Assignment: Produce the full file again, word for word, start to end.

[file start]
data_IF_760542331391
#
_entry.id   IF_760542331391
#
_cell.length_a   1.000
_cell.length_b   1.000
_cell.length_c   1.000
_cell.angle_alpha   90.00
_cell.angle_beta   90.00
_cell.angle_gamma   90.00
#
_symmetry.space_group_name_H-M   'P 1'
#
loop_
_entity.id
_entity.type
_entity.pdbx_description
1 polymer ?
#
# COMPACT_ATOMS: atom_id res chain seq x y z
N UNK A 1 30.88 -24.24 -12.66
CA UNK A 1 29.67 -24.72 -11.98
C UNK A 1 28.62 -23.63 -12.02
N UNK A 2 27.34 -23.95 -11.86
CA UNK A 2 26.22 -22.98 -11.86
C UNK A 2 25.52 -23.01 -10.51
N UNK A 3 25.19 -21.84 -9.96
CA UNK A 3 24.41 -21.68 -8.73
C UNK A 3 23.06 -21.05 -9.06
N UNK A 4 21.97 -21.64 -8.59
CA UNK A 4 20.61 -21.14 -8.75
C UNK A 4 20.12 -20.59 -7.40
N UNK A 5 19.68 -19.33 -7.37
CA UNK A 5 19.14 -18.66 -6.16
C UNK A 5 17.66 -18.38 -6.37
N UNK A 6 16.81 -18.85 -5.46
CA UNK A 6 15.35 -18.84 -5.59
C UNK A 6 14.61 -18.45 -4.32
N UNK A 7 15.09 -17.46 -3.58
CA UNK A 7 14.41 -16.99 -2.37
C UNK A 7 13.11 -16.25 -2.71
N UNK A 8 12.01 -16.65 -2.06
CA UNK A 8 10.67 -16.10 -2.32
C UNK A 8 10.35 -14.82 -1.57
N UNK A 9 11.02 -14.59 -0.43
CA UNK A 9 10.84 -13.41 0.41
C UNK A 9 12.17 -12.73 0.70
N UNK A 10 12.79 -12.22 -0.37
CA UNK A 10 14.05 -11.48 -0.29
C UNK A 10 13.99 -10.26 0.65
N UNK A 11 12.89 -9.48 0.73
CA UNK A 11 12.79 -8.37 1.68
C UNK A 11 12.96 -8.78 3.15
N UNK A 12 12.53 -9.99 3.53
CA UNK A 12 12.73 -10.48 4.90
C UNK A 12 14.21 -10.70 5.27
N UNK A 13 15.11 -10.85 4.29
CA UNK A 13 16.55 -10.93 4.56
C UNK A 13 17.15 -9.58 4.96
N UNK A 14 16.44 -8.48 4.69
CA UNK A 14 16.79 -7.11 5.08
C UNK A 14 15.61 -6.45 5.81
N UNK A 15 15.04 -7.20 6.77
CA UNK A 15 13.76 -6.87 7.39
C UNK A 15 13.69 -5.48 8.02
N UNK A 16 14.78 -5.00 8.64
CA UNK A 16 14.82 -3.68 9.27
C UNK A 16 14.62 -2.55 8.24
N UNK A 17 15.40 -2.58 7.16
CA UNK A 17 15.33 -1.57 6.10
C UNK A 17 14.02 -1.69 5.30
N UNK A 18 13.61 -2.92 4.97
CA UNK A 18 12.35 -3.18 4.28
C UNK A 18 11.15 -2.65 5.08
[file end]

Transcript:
data_IF_760542331391
#
_entry.id   IF_760542331391
#
_cell.length_a   1.000
_cell.length_b   1.000
_cell.length_c   1.000
_cell.angle_alpha   90.00
_cell.angle_beta   90.00
_cell.angle_gamma   90.00
#
_symmetry.space_group_name_H-M   'P 1'
#
loop_
_entity.id
_entity.type
_entity.pdbx_description
1 polymer ?
#
# COMPACT_ATOMS: atom_id res chain seq x y z
N UNK A 1 30.88 -24.24 -12.66
CA UNK A 1 29.67 -24.72 -11.98
C UNK A 1 28.62 -23.63 -12.02
N UNK A 2 27.34 -23.95 -11.86
CA UNK A 2 26.22 -22.98 -11.86
C UNK A 2 25.52 -23.01 -10.51
N UNK A 3 25.19 -21.84 -9.96
CA UNK A 3 24.41 -21.68 -8.73
C UNK A 3 23.06 -21.05 -9.06
N UNK A 4 21.97 -21.64 -8.59
CA UNK A 4 20.61 -21.14 -8.75
C UNK A 4 20.12 -20.59 -7.40
N UNK A 5 19.68 -19.33 -7.37
CA UNK A 5 19.14 -18.66 -6.16
C UNK A 5 17.66 -18.38 -6.37
N UNK A 6 16.81 -18.85 -5.46
CA UNK A 6 15.35 -18.84 -5.59
C UNK A 6 14.61 -18.45 -4.32
N UNK A 7 15.09 -17.46 -3.58
CA UNK A 7 14.41 -16.99 -2.37
C UNK A 7 13.11 -16.25 -2.71
N UNK A 8 12.01 -16.65 -2.06
CA UNK A 8 10.67 -16.10 -2.32
C UNK A 8 10.35 -14.82 -1.57
N UNK A 9 11.02 -14.59 -0.43
CA UNK A 9 10.84 -13.41 0.41
C UNK A 9 12.17 -12.73 0.70
N UNK A 10 12.79 -12.22 -0.37
CA UNK A 10 14.05 -11.48 -0.29
C UNK A 10 13.99 -10.26 0.65
N UNK A 11 12.89 -9.48 0.73
CA UNK A 11 12.79 -8.37 1.68
C UNK A 11 12.96 -8.78 3.15
N UNK A 12 12.53 -9.99 3.53
CA UNK A 12 12.73 -10.48 4.90
C UNK A 12 14.21 -10.70 5.27
N UNK A 13 15.11 -10.85 4.29
CA UNK A 13 16.55 -10.93 4.56
C UNK A 13 17.15 -9.58 4.96
N UNK A 14 16.44 -8.48 4.69
CA UNK A 14 16.79 -7.11 5.08
C UNK A 14 15.61 -6.45 5.81
N UNK A 15 15.04 -7.20 6.77
CA UNK A 15 13.76 -6.87 7.39
C UNK A 15 13.69 -5.48 8.02
N UNK A 16 14.78 -5.00 8.64
CA UNK A 16 14.82 -3.68 9.27
C UNK A 16 14.62 -2.55 8.24
N UNK A 17 15.40 -2.58 7.16
CA UNK A 17 15.33 -1.57 6.10
C UNK A 17 14.02 -1.69 5.30
N UNK A 18 13.61 -2.92 4.97
CA UNK A 18 12.35 -3.18 4.28
C UNK A 18 11.15 -2.65 5.08